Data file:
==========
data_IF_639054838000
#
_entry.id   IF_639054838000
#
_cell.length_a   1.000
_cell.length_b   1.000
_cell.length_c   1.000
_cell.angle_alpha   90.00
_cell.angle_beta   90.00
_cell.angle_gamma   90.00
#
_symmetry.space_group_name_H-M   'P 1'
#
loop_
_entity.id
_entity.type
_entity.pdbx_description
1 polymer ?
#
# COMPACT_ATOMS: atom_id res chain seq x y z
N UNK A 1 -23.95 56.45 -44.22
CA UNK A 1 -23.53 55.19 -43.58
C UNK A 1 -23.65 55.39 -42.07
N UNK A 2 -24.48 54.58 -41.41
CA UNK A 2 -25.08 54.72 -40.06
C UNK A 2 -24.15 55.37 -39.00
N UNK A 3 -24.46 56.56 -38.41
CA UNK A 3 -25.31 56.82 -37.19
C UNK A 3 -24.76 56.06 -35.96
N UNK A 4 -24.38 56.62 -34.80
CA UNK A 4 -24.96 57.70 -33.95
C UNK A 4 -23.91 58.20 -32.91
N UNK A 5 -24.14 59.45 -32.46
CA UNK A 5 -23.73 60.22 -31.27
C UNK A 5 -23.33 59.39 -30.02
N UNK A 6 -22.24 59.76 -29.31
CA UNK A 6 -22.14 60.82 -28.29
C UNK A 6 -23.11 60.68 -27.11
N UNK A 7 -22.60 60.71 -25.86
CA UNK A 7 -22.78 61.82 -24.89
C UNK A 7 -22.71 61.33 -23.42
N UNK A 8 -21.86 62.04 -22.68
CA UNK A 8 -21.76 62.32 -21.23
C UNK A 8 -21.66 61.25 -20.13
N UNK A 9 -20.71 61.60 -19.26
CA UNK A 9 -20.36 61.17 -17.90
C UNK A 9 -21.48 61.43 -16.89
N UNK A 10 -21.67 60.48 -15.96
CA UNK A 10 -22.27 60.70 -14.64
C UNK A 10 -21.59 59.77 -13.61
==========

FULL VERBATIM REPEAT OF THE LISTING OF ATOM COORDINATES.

data_IF_639054838000
#
_entry.id   IF_639054838000
#
_cell.length_a   1.000
_cell.length_b   1.000
_cell.length_c   1.000
_cell.angle_alpha   90.00
_cell.angle_beta   90.00
_cell.angle_gamma   90.00
#
_symmetry.space_group_name_H-M   'P 1'
#
loop_
_entity.id
_entity.type
_entity.pdbx_description
1 polymer ?
#
# COMPACT_ATOMS: atom_id res chain seq x y z
N UNK A 1 -23.95 56.45 -44.22
CA UNK A 1 -23.53 55.19 -43.58
C UNK A 1 -23.65 55.39 -42.07
N UNK A 2 -24.48 54.58 -41.41
CA UNK A 2 -25.08 54.72 -40.06
C UNK A 2 -24.15 55.37 -39.00
N UNK A 3 -24.46 56.56 -38.41
CA UNK A 3 -25.31 56.82 -37.19
C UNK A 3 -24.76 56.06 -35.96
N UNK A 4 -24.38 56.62 -34.80
CA UNK A 4 -24.96 57.70 -33.95
C UNK A 4 -23.91 58.20 -32.91
N UNK A 5 -24.14 59.45 -32.46
CA UNK A 5 -23.73 60.22 -31.27
C UNK A 5 -23.33 59.39 -30.02
N UNK A 6 -22.24 59.76 -29.31
CA UNK A 6 -22.14 60.82 -28.29
C UNK A 6 -23.11 60.68 -27.11
N UNK A 7 -22.60 60.71 -25.86
CA UNK A 7 -22.78 61.82 -24.89
C UNK A 7 -22.71 61.33 -23.42
N UNK A 8 -21.86 62.04 -22.68
CA UNK A 8 -21.76 62.32 -21.23
C UNK A 8 -21.66 61.25 -20.13
N UNK A 9 -20.71 61.60 -19.26
CA UNK A 9 -20.36 61.17 -17.90
C UNK A 9 -21.48 61.43 -16.89
N UNK A 10 -21.67 60.48 -15.96
CA UNK A 10 -22.27 60.70 -14.64
C UNK A 10 -21.59 59.77 -13.61